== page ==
An absurdist adventure in filmmaking from South Korean director Yoon Seong-ho, this witty feature debut is a story of life imitating art imitating life imitating art. . . and so on. This underground film screened at the Pusan International Film Festival in October, and oddly enough the film itself is actually set at the same festival. Young director Ryu Young-jae (a stand-in for Yoon) is screening his short film at the festival and also courting a famous Japanese actor to star in his first feature. There are a few problems: He hasn't written the script yet (though he knows that he wants it to involve female Siamese twins and a main character who loses the ability to speak), and everyone from the cinematographer to the sound engineer has an angle on how the storyline should play out. The real setback comes when Young-jae's girlfriend dumps him, citing his inability to communicate as the reason. Young-jae then becomes truly unable to communicate, like his film's main character, and the jokes carry on from there. This smart, funny film has its finger on the pulse of South Korea's youth with sly references to everything from George W. Bush's politics to the global guilt complex about pollution. Moviemaking is more often than not fraught with unforeseen complications, but the interference here is outrageous. Films are like their directors as dogs are like their masters, Young-jae's girlfriend says. This one does a lot of tricks.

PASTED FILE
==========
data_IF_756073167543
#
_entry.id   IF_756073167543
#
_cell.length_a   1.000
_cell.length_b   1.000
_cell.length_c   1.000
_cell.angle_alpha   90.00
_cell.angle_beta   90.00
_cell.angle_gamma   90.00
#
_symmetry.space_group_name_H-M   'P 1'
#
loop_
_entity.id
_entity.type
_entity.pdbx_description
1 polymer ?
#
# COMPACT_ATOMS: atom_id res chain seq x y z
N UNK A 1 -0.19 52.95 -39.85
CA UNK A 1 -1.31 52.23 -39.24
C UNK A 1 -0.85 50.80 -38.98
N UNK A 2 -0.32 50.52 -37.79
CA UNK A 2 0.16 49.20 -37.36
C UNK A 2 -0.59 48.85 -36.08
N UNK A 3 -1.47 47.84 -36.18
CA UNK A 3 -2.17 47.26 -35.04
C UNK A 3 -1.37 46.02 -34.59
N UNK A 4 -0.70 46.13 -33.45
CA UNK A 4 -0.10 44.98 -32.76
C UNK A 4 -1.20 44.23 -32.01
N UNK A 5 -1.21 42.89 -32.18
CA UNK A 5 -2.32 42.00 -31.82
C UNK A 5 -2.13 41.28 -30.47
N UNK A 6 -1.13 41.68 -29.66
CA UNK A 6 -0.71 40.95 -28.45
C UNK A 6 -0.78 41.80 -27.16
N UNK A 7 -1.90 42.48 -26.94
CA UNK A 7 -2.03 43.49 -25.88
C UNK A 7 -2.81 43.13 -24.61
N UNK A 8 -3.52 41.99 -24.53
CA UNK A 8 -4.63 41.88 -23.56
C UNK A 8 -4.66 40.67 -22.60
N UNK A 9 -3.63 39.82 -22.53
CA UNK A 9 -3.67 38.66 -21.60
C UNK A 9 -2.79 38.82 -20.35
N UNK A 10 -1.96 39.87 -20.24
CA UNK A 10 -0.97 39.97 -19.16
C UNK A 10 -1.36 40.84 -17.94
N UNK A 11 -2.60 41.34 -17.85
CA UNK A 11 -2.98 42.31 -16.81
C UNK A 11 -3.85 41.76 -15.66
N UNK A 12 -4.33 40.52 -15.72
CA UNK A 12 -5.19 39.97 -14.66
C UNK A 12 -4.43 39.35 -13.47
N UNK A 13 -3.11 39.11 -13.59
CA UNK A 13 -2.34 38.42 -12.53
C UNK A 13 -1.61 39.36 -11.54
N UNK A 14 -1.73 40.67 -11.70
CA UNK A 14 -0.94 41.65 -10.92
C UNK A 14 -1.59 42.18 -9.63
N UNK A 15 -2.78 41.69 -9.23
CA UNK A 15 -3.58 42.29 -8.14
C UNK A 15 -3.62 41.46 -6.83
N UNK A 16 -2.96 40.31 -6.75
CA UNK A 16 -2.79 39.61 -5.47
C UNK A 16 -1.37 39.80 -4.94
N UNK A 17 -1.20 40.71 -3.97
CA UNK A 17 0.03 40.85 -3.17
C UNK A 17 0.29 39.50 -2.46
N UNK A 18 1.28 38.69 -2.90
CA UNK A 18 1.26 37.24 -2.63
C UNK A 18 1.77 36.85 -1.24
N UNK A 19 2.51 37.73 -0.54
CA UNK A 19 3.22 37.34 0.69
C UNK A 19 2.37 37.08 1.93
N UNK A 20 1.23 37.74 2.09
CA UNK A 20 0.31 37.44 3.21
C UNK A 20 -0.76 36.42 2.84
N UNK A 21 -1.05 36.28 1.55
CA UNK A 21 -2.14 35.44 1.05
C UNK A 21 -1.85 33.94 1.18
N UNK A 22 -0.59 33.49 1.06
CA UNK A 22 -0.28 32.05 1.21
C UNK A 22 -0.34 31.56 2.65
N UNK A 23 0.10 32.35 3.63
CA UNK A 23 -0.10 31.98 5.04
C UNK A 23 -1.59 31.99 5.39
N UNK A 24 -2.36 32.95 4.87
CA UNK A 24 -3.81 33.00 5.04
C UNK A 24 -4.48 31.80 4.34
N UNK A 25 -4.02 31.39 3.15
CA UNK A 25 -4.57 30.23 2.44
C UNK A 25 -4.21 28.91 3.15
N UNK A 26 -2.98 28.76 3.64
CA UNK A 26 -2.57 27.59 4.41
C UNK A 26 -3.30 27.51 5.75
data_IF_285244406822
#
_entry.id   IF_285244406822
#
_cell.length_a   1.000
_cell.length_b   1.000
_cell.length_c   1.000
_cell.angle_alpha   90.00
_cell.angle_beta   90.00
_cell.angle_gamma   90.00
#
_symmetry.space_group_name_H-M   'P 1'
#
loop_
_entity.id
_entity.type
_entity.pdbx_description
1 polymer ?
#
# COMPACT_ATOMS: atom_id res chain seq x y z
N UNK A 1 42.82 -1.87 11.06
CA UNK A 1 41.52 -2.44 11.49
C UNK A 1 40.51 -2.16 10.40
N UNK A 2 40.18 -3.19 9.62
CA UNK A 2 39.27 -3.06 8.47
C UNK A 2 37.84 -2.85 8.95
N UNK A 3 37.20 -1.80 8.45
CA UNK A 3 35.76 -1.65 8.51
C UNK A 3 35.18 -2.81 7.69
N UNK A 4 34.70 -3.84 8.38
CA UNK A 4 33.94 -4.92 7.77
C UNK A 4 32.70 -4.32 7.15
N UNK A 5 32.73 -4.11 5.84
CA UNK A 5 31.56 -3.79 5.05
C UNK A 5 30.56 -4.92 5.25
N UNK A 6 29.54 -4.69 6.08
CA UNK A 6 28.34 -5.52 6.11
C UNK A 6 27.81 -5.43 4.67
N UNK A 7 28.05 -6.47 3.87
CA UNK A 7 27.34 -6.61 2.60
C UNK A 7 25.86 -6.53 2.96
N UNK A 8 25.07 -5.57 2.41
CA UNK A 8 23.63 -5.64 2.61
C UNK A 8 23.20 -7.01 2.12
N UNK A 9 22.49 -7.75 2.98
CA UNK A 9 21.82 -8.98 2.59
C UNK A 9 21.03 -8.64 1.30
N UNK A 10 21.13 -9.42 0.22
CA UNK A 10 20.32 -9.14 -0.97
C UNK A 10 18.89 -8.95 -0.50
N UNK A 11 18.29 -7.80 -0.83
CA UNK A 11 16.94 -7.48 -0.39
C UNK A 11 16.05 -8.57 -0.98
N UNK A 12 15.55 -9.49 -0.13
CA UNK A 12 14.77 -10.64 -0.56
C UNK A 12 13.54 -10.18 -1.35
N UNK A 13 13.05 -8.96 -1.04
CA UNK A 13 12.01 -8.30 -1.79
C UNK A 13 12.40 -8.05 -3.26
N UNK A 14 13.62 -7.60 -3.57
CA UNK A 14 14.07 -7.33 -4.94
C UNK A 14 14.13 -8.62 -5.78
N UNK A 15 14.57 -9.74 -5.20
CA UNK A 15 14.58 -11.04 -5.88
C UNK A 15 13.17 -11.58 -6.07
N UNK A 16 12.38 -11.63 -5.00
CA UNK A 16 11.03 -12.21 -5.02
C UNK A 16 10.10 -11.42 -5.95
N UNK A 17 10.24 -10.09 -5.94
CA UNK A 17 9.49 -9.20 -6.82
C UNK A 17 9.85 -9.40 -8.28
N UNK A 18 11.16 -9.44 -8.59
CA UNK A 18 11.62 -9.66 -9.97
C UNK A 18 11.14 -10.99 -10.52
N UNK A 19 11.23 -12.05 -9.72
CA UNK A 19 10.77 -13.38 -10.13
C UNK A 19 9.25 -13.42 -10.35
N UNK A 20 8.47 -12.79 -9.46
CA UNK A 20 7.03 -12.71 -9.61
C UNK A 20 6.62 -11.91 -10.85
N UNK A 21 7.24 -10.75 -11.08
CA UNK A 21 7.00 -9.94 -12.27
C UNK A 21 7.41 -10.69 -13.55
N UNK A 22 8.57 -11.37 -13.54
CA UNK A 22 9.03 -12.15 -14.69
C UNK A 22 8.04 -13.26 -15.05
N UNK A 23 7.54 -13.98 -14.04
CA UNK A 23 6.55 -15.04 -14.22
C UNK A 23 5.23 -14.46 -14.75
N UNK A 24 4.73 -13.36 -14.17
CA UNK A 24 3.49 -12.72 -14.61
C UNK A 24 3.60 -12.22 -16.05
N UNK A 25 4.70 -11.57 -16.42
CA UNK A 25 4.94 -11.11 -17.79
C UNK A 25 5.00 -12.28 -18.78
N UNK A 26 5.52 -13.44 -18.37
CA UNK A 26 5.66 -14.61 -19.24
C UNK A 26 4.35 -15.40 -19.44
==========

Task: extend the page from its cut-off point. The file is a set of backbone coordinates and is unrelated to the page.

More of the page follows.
Co-hosted with The Korea Society.
Yoon Seongho (b. 1976, Korea) graduated from Sogang University's Department of Mass Communication and from the graduate film and multimedia department of The Korean National University of Arts. He has directed many short films, including 2001's Road to Samchunpo, which won the audience award at the Busan Asian Short Film Festival and the grand prize at the Seoul International Youth Film Festival. His If I Wear a Sword in the Stone was the opening film at the 2004 IndieForum in Korea and the Incheon Human Rights Film Festival.